By David Witter
You are driving along Ashland Avenue near 63rd Street and there he is. Geronimo, standing forty-five feet high on the roof of Midwest Eye Clinic, holding up his arm to say “how!” to the people below, wearing glasses and holding up a massive optometrist’s eye chart. But Geronimo is not alone. Near the corner of Grand and Pulaski is another legendary figure, Paul Bunyan. Towering some forty feet over Ceds Auto Service, the dark, bearded giant extends what looks like a tire iron to beckon customers below. On the far Northwest Side, Maurie, a twenty-foot hotdog dressed in a Tarzan tunic flexes his muscles as Flourie, a female version of the popular American sausage, gazes at him admirably from the roof of Superdawg.
During the 1960s and 1970s, the sight of massive pop-art fiberglass figures greeted drivers on streets and smaller highways across the country. From California to Maine, drivers and their families were alerted by figures in the forms of hotdogs, hamburgers, cowboys, clowns, alligators and oranges, lobsters and loons. Sinclair Service Stations had a dino-sized green Brontosaurus, munching on imaginary ferns from the roof. Bob’s Big Boy had its trademark freckle-faced farm boy with his overalls and slicked-back cowlick. In Northwest Indiana, the intersection of Highways 12 and 20 boasted a fifty-foot black-and-green fiberglass rendering of Frankenstein’s monster. Complete with short-cropped black hair and two bolts protruding from its neck, the figure held a stein of frothy beer and a hotdog. Sporting a laughing grin, the figure extolled the virtues of a drive-in named Frank & Stein.
“The figures are a sight of not only entrepreneurship, but individuality,” Don Lorincz, creator of the 1987 film, “Landmark,” which highlighted greater Chicago’s giant fiberglass figures, says. “They say, ‘I am me’ and shout it as loud as they can.”
In no place is this metaphor more evident than the tie between Maurie Berman, the owner of Superdawg at the corners of Milwaukee and Devon Avenues, and the figures of “Maurie” and “Flourie” perched above it. Opened in 1948, Berman wanted to offer customers something more than the traditional drive-in.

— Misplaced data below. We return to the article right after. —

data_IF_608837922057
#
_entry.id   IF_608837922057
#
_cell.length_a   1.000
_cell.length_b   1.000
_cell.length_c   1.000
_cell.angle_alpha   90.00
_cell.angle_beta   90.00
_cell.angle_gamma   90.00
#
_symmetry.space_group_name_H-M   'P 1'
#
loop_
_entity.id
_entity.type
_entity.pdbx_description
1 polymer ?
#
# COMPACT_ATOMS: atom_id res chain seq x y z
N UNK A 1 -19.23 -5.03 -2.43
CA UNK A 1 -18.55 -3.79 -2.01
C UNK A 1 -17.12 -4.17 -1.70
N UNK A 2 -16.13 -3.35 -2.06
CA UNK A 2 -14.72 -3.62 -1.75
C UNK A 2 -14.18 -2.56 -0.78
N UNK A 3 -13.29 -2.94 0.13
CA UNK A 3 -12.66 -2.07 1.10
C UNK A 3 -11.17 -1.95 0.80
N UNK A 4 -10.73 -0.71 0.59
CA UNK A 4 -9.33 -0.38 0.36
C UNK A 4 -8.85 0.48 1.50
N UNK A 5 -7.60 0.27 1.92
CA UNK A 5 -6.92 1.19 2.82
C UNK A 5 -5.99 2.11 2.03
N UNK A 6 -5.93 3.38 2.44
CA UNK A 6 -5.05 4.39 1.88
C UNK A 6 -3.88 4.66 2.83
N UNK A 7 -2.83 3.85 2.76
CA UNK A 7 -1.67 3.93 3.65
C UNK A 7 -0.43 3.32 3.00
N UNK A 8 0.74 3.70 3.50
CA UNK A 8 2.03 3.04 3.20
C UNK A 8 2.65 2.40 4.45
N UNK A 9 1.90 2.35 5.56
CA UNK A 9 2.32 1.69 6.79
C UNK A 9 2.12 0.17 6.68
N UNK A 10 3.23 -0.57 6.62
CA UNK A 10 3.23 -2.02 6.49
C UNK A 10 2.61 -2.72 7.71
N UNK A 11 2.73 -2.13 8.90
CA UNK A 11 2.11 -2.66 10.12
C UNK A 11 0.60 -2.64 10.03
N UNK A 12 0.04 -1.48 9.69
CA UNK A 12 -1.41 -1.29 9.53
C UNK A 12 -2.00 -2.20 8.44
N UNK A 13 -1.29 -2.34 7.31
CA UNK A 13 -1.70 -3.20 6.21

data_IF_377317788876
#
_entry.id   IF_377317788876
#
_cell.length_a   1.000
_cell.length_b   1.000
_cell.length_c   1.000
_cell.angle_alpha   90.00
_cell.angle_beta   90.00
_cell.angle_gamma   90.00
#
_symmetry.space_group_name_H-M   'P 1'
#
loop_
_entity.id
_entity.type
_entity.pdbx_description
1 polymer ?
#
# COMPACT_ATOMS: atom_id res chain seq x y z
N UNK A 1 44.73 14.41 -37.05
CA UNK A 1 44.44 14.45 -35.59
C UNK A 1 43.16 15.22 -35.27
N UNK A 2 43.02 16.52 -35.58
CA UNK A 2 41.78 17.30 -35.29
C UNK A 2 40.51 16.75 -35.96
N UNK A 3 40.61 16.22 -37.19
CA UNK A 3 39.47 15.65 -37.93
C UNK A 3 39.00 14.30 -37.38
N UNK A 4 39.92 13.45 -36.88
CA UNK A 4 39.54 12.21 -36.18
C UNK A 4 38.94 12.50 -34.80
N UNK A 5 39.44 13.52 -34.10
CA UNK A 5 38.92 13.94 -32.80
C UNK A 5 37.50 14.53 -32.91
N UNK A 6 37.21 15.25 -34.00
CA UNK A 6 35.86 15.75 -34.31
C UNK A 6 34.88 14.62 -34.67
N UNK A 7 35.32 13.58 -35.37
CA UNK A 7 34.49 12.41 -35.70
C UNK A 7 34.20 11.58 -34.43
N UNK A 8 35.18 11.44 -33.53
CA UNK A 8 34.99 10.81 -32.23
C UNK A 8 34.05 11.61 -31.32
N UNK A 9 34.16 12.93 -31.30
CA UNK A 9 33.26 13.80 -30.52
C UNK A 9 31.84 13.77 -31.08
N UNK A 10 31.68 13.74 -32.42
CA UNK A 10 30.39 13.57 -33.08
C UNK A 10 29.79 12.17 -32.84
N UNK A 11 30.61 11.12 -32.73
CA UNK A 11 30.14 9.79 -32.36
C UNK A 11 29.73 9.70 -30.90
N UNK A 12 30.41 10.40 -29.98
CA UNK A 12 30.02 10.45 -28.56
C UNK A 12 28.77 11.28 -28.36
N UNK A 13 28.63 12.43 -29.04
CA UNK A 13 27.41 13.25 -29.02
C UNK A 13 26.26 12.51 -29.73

“My original concept was to have the entire restaurant cast in the shape of a hotdog and bun,” Berman says. “But the contractors told me that it would cost too much.”
So Berman settled for the cartoon-like figures of he and his wife. Perched atop the roof of Superdawg, the statues, as well as touches like neon-green relish and cartoon-like packaging, have allowed Superdawg to stand out from the crowd; enough so that the drive-in has been featured on Nightline, in the New York Times and the book “1000 Places to See Before You Die.”
“Originally Maurie and Flourie were made out of papier-mâché, but that only lasted two years,” Berman says of the figures, which were recast in 2003. “Then we made new ones out of Silastic plastic strips, but like the paper, it did not do well in Chicago’s harsh weather. The third version, made of hard plastic, fared a little better, but the fiberglass seems to have worked the best.”
While “Maurie and Flourie” may be the best known of Chicago’s giant, fiberglass figures, the Midwest Eye Clinic’s Geronimo, located at 6254 South Pulaski, runs a close second. Featured in the film “Wayne’s World” and photographed as a phallic symbol in Playboy magazine, it has long been the source of local lore.
“Apparently the owner collected Indian paraphernalia and saw this giant figure of Geronimo on a reservation in Arizona, ” Lorincz, whose film was made as a project for the Art Institute film school, says. “In about 1966 he had to bring the statue back on a flatbed truck but that was only the beginning of the huge problems he faced in putting it up. Because it was near Midway Airport, the owner had to get a variance, and the wind and weather in Chicago made it necessary for him to reinforce the building’s roof and put in all kinds of cables and wires.”